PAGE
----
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    I can't recall having trained with many if any jerks during my years in MA. However, when someone walks into the dojo, and starts rattling off their rank, experience, or how something should be done after observing a class, then I know well enough not to take a chance in having that person train on the floor with myself or the students.
     
  6. MJS

    MJS Administrator Staff Member

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    I've been fortunate that the majority of seminars/camps that I've gone to, my training partners have all been great. However, there is one person, who unfortunately I've been stuck working with a few times, that really does make the training suck. He tends to show off, drifting at times from the lesson, and going off on a tangent of 'his' way of doing things. He will intentionally do what he can to make your tech. not work. Now, this isn't bad per se, but when you're initially learning something, it needs to be done as taught in the beginning, and then, once the fine points are worked, you can resist.

    I hate working with this person, and I feel for anyone else that has too, as I'm afraid that his antics will injure someone or steer them away from working with him or lose interest in the art.
     
  7. Guardian

    Guardian Black Belt

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    I've had my share of jerks as it's put here. I dealt with it so I could learn and when the learning was no long productive, I left the jerks to themselves and moved on. As time went along and I didn't need to train with such people for my experience and knowledge were sufficient enough, I didn't train with them I sought out other instructors or classes that suited my personality and didn't make me want to stomp them into the ground LOL.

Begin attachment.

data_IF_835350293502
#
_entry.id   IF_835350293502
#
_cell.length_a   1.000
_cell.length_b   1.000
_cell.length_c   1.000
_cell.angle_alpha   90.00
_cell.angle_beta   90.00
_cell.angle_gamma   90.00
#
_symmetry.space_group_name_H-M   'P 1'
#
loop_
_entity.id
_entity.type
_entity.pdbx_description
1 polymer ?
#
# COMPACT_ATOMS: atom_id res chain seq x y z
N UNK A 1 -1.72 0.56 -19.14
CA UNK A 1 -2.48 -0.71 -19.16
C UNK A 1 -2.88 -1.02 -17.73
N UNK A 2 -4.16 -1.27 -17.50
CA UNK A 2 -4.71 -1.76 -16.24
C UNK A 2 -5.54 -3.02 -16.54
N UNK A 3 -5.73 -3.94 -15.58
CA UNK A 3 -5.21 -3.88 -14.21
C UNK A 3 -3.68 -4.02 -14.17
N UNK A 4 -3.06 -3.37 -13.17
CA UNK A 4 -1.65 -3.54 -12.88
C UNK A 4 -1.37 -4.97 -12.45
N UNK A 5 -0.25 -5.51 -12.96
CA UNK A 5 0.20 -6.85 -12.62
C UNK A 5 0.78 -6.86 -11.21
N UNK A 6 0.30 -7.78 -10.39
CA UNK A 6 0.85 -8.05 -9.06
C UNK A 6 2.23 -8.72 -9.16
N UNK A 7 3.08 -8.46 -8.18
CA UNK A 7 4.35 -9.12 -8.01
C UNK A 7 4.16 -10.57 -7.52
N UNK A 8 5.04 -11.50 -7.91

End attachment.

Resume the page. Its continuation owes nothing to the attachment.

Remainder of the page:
8. terryl965

    terryl965 <center><font size="2"><B>Martial Talk Ultimate<BR

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    I have meet a few jerks in my time. That is just part of training .
     
  9. Brian R. VanCise

    Brian R. VanCise MT Moderator Staff Member

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    Yes absolutely it is part of the training experience. Recently a few months back I was at a seminar and was having an absolutely great time training with a couple of guy's and then the head instructor paired me up with a jerk. It made the last hour or so almost unbearable but I gritted my teeth and trained and kept going. In this particular instance I could not change partners or else I would have immediately. That is usually the best course either to change partners or stop and take a break and then move on. [​IMG]